Bomb info goes online

The Bureau of Alcohol, Tobacco, Firearms and Explosives (ATF) has launched a Web-based system for law enforcement agencies to share information about bomb and arson cases.

The Arson and Explosives National Repository developed the Bomb and Arson Tracking System (BATS) for agencies to manage and exchange information.

"BATS will, for the first time, provide state, local and federal law enforcement agencies that have fire, arson, post-blast and explosives ordnance disposal responsibilities the ability to receive real-time information concerning violent crimes under their jurisdiction," said Kathleen Kiernan, ATF's assistant director for strategic intelligence and information. "It will allow investigators to go from being reactive to proactive."

The system includes several security management features. Only law enforcement officials with the authority to access the National Crime Information Center will be able to access the database.

Participants receive a user ID and password from ATF, and can enter information on the type of incident, target and location. Agents can also provide data about the explosive device, casualties and collateral damage from the incident. BATS also uses geographic information system technology to map locations.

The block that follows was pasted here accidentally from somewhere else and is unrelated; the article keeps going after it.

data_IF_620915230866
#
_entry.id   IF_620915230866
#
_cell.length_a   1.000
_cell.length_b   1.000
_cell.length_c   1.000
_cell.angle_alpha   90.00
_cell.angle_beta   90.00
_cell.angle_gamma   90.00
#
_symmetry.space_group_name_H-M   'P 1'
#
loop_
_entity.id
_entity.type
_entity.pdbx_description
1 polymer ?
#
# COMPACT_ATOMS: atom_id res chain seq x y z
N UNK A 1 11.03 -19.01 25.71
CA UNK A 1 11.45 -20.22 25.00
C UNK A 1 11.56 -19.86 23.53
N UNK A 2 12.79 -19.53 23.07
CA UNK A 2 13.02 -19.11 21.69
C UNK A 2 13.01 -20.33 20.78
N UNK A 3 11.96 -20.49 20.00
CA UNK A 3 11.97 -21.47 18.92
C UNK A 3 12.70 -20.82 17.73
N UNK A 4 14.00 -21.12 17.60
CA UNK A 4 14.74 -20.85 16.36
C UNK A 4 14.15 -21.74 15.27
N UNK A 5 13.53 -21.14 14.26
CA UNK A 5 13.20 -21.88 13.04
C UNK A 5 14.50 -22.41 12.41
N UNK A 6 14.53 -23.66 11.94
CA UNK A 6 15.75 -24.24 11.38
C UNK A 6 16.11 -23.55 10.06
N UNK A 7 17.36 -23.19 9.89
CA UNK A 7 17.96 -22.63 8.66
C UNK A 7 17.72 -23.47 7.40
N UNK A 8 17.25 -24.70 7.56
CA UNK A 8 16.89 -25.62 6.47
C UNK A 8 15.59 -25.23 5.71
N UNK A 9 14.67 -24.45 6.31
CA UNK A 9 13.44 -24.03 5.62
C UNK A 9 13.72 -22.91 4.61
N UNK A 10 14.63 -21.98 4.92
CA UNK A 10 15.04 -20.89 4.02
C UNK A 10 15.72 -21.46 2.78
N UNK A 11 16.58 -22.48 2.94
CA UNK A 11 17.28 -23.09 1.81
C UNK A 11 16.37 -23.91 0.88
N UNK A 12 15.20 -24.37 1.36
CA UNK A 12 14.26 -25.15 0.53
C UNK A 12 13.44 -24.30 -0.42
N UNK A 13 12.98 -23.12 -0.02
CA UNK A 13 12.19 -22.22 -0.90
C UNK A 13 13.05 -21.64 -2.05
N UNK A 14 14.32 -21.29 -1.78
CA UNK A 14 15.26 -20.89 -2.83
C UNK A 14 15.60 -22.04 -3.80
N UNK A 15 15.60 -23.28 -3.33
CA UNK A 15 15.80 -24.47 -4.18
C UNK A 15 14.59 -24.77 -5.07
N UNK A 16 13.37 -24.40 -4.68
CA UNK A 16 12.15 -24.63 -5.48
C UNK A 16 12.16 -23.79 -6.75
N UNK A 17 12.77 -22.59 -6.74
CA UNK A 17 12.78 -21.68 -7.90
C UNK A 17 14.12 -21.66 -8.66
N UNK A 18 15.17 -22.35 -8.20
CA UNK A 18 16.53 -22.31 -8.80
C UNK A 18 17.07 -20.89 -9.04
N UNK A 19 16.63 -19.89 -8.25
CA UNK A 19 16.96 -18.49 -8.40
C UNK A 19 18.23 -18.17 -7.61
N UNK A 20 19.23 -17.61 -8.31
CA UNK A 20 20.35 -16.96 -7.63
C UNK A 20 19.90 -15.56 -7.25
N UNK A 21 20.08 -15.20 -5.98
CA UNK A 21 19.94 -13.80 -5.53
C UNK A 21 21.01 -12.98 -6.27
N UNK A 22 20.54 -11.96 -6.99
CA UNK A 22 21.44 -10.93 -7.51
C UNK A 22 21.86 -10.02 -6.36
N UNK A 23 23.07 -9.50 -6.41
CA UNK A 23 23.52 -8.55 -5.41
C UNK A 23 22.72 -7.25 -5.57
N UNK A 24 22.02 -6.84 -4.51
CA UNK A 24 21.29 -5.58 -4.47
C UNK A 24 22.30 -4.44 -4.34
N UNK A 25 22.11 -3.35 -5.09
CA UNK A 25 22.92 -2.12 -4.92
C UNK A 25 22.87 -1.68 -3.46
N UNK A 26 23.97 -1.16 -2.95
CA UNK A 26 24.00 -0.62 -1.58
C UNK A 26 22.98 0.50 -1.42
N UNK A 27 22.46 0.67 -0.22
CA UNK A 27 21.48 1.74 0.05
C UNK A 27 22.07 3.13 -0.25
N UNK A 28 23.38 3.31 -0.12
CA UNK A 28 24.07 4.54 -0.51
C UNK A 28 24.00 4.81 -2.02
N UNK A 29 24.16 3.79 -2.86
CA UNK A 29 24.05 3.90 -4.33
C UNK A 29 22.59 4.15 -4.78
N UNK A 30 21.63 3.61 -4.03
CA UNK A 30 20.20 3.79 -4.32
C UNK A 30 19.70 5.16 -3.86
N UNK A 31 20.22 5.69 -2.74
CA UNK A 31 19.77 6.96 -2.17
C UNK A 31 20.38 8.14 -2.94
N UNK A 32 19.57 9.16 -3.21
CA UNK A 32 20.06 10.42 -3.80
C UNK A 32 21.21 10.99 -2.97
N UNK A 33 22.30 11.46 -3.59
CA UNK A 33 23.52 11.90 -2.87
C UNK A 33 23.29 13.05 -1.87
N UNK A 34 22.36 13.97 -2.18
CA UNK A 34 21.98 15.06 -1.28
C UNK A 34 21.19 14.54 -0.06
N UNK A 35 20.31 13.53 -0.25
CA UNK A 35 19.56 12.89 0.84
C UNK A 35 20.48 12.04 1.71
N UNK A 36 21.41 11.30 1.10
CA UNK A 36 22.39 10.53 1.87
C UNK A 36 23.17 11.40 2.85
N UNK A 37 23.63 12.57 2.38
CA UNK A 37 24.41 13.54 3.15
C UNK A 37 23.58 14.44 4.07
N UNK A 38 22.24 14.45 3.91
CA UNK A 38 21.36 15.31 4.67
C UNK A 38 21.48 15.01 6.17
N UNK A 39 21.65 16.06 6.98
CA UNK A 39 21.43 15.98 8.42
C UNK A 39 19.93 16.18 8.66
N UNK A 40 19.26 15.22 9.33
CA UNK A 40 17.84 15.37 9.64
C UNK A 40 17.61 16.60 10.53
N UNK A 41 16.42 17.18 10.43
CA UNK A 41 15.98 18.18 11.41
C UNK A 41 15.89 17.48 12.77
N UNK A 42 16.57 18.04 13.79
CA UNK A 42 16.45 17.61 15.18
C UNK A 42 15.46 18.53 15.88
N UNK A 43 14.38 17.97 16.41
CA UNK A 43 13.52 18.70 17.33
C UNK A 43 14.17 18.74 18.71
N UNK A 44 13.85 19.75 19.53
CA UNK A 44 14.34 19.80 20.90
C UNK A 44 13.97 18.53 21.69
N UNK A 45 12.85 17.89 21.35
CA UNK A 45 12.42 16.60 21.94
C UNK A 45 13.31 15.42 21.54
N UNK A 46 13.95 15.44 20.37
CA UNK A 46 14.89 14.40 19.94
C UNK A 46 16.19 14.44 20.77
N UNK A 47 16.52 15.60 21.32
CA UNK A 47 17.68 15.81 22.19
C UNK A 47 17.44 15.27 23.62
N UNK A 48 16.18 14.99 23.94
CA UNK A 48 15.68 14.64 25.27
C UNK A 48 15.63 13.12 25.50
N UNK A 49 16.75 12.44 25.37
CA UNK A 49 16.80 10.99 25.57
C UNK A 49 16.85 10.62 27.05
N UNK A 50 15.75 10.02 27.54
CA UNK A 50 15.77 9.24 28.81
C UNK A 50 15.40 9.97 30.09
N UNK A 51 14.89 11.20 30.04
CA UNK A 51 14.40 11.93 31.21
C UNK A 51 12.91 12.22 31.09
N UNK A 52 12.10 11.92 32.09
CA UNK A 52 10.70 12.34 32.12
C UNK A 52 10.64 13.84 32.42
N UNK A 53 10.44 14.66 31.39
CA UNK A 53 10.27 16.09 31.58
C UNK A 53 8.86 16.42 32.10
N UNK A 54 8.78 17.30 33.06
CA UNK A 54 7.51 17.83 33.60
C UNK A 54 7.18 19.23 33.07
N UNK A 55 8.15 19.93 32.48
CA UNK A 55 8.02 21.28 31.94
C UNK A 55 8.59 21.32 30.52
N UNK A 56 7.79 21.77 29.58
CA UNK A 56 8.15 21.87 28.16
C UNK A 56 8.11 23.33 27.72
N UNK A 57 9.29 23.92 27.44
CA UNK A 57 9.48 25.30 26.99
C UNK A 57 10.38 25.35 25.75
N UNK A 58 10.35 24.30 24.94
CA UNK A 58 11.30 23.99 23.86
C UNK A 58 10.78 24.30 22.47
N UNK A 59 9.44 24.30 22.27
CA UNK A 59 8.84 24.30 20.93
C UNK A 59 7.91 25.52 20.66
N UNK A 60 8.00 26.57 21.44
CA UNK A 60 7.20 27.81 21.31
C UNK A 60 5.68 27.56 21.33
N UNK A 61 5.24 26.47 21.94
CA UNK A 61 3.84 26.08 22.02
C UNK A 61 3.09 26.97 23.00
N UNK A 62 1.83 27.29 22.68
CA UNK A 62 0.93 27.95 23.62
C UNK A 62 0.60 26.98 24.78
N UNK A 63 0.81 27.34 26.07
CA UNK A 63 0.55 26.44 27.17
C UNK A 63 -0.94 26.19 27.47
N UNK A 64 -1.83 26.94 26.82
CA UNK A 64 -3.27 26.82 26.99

Each participating agency will manage and control its information in BATS and decide how it should be shared, ATF officials said.

ATF has worked since 2001 with PEC Solutions Inc. and state and local law enforcement agencies to develop BATS. The system cost about $500,000.

The bureau is conducting pilot projects for BATS with the state fire marshal's office of Maine, the Glendale, Ariz., police and fire departments, the Winchester, Va. police department, the Southlake, Texas, public safety department and the fire investigations unit of the Tulsa, Okla., fire department.

Featured

  • Veterans Affairs
    Blue Signage and logo of the U.S. Department of Veterans Affairs

    VA health record go-live pushed back to July

    The Department of Veterans Affairs is delaying a planned initial deployment of its $16 billion electronic health record project by four months, but is promising added functionality at the go-live date.

  • Workforce
    The Pentagon (Photo by Ivan Cholakov / Shutterstock)

    Esper says he didn't seek the authority to gut DOD unions

    Defense Secretary Mark Esper told lawmakers he was waiting for a staff analysis of a recent presidential memo before deciding whether to leverage new authority.

Stay Connected

FCW INSIDER

Sign up for our newsletter.

I agree to this site's Privacy Policy.